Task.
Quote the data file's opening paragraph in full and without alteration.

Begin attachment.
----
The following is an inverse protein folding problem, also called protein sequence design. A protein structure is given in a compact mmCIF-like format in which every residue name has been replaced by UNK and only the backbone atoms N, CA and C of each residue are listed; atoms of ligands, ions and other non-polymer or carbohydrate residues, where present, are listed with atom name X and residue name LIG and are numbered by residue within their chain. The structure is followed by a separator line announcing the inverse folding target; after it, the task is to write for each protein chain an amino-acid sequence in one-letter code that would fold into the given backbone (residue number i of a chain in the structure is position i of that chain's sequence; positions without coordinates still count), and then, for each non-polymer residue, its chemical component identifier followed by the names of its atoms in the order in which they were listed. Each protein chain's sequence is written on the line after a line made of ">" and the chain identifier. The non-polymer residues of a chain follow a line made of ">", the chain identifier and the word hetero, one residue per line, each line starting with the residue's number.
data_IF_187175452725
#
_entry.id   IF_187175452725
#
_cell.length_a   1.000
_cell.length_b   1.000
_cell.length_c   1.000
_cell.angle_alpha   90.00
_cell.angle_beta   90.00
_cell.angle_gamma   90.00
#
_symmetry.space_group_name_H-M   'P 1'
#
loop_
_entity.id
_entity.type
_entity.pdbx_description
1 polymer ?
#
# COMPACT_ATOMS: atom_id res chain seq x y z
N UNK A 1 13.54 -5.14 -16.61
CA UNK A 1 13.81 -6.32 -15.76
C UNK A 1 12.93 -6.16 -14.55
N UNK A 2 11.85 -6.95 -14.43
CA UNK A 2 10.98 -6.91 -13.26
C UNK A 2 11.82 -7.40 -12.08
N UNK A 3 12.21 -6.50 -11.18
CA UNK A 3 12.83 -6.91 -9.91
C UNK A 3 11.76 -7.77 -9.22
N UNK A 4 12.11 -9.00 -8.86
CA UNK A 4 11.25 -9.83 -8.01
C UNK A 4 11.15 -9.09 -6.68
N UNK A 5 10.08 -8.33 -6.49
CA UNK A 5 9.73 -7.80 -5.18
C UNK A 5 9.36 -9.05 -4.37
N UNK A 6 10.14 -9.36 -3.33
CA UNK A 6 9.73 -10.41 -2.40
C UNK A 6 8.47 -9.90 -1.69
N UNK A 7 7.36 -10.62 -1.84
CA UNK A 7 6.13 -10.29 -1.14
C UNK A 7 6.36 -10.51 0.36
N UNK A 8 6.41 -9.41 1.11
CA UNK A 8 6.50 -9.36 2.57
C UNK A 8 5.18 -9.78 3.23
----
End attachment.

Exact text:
The following is an inverse protein folding problem, also called protein sequence design. A protein structure is given in a compact mmCIF-like format in which every residue name has been replaced by UNK and only the backbone atoms N, CA and C of each residue are listed; atoms of ligands, ions and other non-polymer or carbohydrate residues, where present, are listed with atom name X and residue name LIG and are numbered by residue within their chain. The structure is followed by a separator line announcing the inverse folding target; after it, the task is to write for each protein chain an amino-acid sequence in one-letter code that would fold into the given backbone (residue number i of a chain in the structure is position i of that chain's sequence; positions without coordinates still count), and then, for each non-polymer residue, its chemical component identifier followed by the names of its atoms in the order in which they were listed. Each protein chain's sequence is written on the line after a line made of ">" and the chain identifier. The non-polymer residues of a chain follow a line made of ">", the chain identifier and the word hetero, one residue per line, each line starting with the residue's number.